• Im with Safe. Love me some Kel Tec. I love that theyre one of the few willing to take the risk of working outside the box or boundaries. LoL Despite me having to stand on one leg, and spin around clockwise twice while rubbing my belly to get some of their magazines to load correctly they are actually fun guns, whats wrong with a fun gun??

  4. also revealed at shot show…I’m gonna get one of these when it becomes available… .NEW Flux Defense Raider 365: An IWB Concealable SIG P365 Chassis. (not gonna carry it, but …. other uses)

    • I like that.
      Remember when barrel shrouded pistols were a no-no? And that shoulder-thing doesn’t “go up” so it’s okay, right? I think the rail can count as a bayonet mount. Add the pistol grip and a threaded barrel any you got yourself a Federal Assault Weapons Ban B-I-N-G-O!

  5. I really don’t get this excessive hatred. For keltec, High Point. Or even Charter Arms.

    Sig Saur has some very serious problems with their handguns right now. And all the big gun makers have had recalls of their guns. And the “gun community” was swearing up and down, how great Remington guns were. Right to the very end when the company went bankrupt.

    The one common denominator I can see is that these other manufacturers produce low cost firearms. The 2A is for everyone including poor people.

    • Remington shotgunms were among some of the best. I’d say at the pinnacle of the pump gunm era Remington ranked #1.
      It goes back to the We Cant Make Them Like That No More. That’s a fact. The older Rems were truly the Queen of The Shotgunms, in my opinion,, 🙏gook bow.

    • It’s because Hi-Point products are dangerous trash and Keltec and Charter are not much better, it’s just that the Hi-Point catastrophic failure modes are firing out of battery during unloading because the firing pin and the ejector are the same part, fractured cast potmetal slides, and fractured cast potmetal frames, this over and above a general lack of reliability–ask indoor ranges that rent guns near you whether they rent Hi-Point products, and ask them why not–whereas the Keltec and Charter catastrophic failure modes are broken internals that render the gun inoperable but usually repairable and typically don’t involve unintended discharge. Happy to help clear that up for you.

      Also, I don’t know what “gun community” you’re talking about, but at least in the places I frequent online, people have been very vocal about the QC problems at Remington since the dialup days. SIG and their line of striker-fired Tupperware filled with all-but-biodegradable sintered metal internals made in India come in for a great deal of criticism too, as do MIMber, I mean, Kimber, Colt, and many others.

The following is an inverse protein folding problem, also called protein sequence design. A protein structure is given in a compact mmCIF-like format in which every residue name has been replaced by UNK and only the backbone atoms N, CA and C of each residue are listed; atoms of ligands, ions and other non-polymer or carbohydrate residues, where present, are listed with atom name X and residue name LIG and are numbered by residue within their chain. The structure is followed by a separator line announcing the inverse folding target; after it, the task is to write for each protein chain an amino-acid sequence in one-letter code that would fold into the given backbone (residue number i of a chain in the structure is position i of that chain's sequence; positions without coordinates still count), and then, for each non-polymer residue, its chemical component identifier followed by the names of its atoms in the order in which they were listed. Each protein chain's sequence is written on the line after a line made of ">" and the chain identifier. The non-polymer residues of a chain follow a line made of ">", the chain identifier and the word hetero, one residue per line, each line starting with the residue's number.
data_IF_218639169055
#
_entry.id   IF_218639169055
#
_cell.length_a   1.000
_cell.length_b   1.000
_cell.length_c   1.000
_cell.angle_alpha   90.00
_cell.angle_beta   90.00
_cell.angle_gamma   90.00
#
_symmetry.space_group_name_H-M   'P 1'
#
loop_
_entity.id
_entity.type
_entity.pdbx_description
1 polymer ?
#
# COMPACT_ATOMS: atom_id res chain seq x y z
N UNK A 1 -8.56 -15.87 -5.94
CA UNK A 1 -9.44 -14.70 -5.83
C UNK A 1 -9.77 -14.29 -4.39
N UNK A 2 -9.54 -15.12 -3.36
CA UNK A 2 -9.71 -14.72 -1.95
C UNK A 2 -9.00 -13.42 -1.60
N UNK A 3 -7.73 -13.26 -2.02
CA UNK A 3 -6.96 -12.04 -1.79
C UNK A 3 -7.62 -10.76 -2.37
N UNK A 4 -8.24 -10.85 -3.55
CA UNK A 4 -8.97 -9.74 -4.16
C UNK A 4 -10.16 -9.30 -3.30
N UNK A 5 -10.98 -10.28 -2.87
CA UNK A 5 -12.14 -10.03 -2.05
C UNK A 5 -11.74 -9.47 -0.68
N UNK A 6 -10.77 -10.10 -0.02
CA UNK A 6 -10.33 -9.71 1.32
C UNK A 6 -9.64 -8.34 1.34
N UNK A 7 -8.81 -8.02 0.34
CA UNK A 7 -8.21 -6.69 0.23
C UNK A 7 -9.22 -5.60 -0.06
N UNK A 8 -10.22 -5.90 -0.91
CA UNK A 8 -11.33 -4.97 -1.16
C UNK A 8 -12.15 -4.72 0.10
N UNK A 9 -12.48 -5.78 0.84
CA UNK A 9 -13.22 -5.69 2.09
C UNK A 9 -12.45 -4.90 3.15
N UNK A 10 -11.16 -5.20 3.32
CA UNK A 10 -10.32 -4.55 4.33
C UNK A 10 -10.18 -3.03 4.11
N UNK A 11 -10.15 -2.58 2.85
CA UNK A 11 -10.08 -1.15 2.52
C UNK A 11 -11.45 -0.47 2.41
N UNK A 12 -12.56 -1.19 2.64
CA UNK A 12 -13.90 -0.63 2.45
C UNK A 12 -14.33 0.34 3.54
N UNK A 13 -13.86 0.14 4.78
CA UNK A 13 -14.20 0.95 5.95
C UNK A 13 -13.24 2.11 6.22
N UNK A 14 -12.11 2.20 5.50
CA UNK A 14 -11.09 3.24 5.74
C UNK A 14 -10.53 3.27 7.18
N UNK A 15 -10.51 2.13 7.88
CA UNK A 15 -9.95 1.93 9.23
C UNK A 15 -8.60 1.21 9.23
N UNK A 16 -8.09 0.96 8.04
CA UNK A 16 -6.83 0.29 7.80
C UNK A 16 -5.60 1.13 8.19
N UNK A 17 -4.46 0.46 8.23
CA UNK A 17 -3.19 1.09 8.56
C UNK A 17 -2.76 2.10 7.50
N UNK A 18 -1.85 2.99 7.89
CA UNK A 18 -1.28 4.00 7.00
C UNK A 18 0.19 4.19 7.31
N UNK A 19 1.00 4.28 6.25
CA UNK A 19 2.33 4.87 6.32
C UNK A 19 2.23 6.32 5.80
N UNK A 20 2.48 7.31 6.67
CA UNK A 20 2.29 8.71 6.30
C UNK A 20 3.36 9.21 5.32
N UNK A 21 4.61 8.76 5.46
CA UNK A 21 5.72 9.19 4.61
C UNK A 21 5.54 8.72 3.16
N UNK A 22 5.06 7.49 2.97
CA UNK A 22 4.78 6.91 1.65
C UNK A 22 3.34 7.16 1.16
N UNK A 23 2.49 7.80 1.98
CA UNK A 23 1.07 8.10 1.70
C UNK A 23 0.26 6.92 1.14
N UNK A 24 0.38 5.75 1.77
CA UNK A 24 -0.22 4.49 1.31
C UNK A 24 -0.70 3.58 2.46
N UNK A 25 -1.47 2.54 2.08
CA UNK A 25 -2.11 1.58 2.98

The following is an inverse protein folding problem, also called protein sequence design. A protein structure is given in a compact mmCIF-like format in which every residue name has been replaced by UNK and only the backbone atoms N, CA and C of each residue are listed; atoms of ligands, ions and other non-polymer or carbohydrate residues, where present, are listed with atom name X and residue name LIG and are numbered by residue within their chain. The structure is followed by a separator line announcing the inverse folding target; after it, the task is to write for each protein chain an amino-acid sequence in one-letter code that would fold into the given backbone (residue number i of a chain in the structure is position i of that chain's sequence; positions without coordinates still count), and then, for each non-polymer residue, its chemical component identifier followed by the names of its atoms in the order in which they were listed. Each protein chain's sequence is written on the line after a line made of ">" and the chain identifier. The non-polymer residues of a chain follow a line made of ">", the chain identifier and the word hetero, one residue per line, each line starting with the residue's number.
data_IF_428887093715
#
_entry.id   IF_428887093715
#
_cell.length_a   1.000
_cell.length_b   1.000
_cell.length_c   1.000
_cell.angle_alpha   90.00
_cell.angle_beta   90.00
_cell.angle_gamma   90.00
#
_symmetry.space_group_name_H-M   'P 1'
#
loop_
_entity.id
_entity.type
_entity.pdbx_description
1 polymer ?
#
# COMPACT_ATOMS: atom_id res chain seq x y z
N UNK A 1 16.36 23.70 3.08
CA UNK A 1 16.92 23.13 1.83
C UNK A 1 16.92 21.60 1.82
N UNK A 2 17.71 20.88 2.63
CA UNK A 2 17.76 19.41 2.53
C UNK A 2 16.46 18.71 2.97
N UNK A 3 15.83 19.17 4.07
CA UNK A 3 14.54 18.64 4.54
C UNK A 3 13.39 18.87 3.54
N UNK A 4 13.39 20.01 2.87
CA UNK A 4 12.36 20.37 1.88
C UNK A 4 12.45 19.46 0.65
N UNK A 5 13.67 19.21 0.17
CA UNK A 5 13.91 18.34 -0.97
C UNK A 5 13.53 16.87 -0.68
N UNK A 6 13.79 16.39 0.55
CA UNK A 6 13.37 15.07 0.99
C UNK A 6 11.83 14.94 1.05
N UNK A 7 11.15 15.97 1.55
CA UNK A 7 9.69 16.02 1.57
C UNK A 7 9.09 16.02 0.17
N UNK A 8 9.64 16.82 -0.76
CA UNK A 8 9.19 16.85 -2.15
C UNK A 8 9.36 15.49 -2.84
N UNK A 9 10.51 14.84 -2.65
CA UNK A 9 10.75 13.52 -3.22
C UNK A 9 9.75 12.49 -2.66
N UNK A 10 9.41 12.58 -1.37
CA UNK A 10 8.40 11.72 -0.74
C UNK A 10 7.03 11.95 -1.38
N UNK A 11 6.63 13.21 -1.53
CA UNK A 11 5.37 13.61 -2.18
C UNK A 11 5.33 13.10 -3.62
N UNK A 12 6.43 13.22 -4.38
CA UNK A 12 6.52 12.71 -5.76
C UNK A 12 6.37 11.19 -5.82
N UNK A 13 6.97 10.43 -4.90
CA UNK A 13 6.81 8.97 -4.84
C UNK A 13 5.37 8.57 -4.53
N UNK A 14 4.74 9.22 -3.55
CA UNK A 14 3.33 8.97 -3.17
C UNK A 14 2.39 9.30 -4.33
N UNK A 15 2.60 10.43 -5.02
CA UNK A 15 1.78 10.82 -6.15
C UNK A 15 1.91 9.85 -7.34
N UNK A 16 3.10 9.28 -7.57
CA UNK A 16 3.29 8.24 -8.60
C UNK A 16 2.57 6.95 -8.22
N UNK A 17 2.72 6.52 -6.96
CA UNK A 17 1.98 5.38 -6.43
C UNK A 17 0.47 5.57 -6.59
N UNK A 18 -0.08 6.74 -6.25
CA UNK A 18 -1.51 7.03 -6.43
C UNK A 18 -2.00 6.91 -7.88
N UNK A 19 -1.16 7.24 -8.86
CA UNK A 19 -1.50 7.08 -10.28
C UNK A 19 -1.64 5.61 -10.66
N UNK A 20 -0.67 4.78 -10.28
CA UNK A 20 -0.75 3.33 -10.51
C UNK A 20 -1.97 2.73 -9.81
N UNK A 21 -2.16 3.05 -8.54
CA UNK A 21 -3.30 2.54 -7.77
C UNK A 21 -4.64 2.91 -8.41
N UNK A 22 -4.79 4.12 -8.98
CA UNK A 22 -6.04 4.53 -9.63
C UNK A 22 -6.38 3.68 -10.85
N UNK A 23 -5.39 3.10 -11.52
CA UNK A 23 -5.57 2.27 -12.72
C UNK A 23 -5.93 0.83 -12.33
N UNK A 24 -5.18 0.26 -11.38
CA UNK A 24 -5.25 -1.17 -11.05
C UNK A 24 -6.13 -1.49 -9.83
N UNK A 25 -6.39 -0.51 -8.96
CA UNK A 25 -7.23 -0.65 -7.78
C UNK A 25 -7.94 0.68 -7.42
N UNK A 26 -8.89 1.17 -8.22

I know it’s not 1990 any more, and there are no more $59 SKS carbines or $69 spam cans of 7.62×39 M43 PS Ball, but even in 2024, anyone who won’t put the little glass pipe down long enough to save up $200 for a used pump shotgun for home defense or $350 for a used police trade-in Glock or M&P is someone who shouldn’t own a firearm at all. I’m not talking about law. I’m talking about custom, and about human nature. There are people out there who are not responsible enough to possess weapons, and this correlates pretty strongly with unwillingness to save up the trivial accumulations of funds that are the price of entry. They are not responsible enough to operate a motor vehicle safely either. Whether the root cause is cognitive incapacity or personal inclination is a distinction without a difference. The “gun people” community should not encourage them and should certainly not welcome them.

  6. My gunms must be multi purpose tools.
    The limiting criteria is, Can it be used as a basher?
    Light gunms ain’t good bashers, plastic light gunms are the worst.
    I should have got a Mosin/Nagant. It seems to meat, dah meat, what is meat, We’re not in Kansas anymore ToTo ,meet a lot of the super survival gunms require adjustments.
    With a bayonet affixed you could even harpoon a Whale.
    ” –””’Whale””
    Shiver me timbers.
    Nantucket sleigh ride.
    Damn yee whale I stabbeth thee.
    They call me Oatmeal.

  7. Salt in shotgun shells won’t even break the skin at 10 feet; see “Box ‘o Truth”. They put this myth to bed long ago.

    Regarding a shell “packed with metal” for defense… look at the TSS shotshells from folks like Apex. Yes, they are very expensive. But 2 oz. of tungsten BBs makes for a formidable defense load, out to 50-70 yards.

    • Tungsten BBs you say……….not hating the idea re limited load capacity shells such as this likely won’t get 2oz into a 410 but should penetrate better than lead for the same size shot.

  8. I hope this winds up like the ladies home companion where they make it in 45-70. Heck, making one in 45LC would be awesome too.

  9. >bullpup combat shotgun
    >multiple magazine tubes for higher capacity
    >.410 cartridge that is iffy on small game at fifty feet
    Is this a joke?